Court upholds BLM’s management of wild horses

A federal appeals court recently upheld the Bureau of Land Management’s decisions to help control populations of wild horses and burros, in two separate cases decided earlier this month.

The Wildlife Society has regularly advocated for federal agencies to reduce free-roaming horse and burro populations on public lands. As an invasive species, horses and burros compete with native wildlife and damage their habitats.

The BLM’s management of more than 95,000 wild horses and burros that roam BLM-managed public lands in 10 Western states is frequently contested in court. The ecologically feral species are managed and defined as “wild” under the Wild Free-Roaming Horses and Burros Act that was passed in 1971. The BLM established a nationwide population goal of no more than 26,690 animals, and uses gathers and fertility control to reduce the number of horses and burros on public lands.

Plaintiffs in one case, American Wild Horse Campaign v. Zinke, challenged the BLM’s removal of more than 1,700 wild horses from the Caliente Herd Area in southeast Nevada, pursuant to a plan first developed in 2008. The district court found — and the appellate court agreed — that the time to challenge the 2008 decision had passed and that, regardless, the BLM complied with both the National Environmental  Policy Act and the Wild Horses and Burros Act in making its decision. The BLM took the required “hard look” at the possible consequences of its action and assessed various alternatives, as required by NEPA.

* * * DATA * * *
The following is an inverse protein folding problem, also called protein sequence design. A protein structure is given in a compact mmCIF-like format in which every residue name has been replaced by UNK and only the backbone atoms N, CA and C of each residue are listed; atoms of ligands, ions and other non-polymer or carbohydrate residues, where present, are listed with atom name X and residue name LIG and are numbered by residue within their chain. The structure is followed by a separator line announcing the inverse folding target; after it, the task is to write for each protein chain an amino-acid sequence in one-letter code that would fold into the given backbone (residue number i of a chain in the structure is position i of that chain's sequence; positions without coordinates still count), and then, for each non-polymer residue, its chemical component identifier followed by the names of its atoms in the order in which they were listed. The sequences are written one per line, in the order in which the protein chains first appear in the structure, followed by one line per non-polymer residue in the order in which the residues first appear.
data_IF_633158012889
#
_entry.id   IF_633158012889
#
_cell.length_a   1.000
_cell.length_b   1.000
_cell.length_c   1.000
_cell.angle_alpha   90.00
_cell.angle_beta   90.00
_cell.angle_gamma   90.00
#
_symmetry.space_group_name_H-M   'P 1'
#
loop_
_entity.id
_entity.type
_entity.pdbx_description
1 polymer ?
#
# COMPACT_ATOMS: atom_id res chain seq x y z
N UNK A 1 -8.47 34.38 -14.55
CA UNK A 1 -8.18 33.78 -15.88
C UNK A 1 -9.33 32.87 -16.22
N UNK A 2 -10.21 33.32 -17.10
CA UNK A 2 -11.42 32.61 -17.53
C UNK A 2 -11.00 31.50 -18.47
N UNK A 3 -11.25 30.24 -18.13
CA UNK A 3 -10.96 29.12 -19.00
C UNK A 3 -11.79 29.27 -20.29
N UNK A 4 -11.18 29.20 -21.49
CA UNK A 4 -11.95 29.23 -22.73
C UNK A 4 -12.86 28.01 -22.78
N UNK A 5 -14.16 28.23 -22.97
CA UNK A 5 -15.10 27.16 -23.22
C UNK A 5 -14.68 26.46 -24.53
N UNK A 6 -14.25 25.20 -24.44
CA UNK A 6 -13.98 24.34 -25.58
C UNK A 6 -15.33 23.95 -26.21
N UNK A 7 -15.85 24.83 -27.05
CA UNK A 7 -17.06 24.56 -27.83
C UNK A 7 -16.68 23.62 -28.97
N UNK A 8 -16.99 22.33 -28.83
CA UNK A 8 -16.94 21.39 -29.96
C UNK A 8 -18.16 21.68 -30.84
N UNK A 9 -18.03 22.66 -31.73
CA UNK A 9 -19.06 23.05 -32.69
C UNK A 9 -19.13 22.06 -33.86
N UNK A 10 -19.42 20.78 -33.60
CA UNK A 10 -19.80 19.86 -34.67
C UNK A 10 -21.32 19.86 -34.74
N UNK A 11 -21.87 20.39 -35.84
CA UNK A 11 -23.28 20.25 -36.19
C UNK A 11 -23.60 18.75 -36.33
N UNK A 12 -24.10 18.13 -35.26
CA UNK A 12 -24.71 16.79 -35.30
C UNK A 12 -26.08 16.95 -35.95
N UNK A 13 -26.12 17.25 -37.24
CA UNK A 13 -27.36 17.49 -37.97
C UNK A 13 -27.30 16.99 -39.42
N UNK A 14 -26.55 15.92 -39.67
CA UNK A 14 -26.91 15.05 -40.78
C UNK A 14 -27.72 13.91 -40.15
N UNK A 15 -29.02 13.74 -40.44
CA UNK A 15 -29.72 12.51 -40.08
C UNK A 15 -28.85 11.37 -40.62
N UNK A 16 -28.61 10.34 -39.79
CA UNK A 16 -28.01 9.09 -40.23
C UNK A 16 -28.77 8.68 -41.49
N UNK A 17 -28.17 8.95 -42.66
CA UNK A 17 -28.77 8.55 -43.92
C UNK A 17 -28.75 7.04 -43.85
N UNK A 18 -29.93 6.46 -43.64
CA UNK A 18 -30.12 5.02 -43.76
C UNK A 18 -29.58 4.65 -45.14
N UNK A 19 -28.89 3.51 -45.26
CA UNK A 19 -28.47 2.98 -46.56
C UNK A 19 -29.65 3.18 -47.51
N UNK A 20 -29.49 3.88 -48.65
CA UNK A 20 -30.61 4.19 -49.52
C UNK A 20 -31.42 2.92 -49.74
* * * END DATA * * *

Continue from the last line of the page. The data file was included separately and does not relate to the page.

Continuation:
In another case, Friends of Animals v. Silvey, the court determined that a challenge to the gather plan for the Antelope and Triple B complexes in Nevada was not justified. It found that the agency adequately considered the effects of releasing geldings back to the range as part of a herd management plan on the environment and the genetic diversity of the herds. The court also upheld the BLM’s decision to conduct a continuous removal of horses through a phased-gather approach, under a single gather plan and a single environmental assessment.

The BLM recently submitted a long-awaited report to Congress, explaining its proposal to reduce the wild horse and burro population to a sustainable level over the next 15 to 18 years using various nonlethal methods.

However, to implement the plan, the BLM will need additional funding — $900 million in the plan’s first five years and more in the future — as well as stable leadership. Currently, several positions within the program are vacant, eliciting the concern of federal appropriators in the report that accompanied the Fiscal Year 2021 Interior appropriations bill. That bill would provide the wild horse and burro program with $102 million in funding next year, less than the $116 million recommended by the administration in its budget request.

The BLM is also in the process of updating the regulations that govern the agency’s management of wild horses and burros. While a timeline for that regulation has not been published, the administration did indicate earlier this spring that it would publish a notice of rulemaking in June, which did not take place.

Read TWS’s Issue Statement on Feral Horses and Burros in North America.

Header Image: A federal court recently upheld BLM’s wild horse management in two separate cases.
Credit: Sarah Beckwith/BLM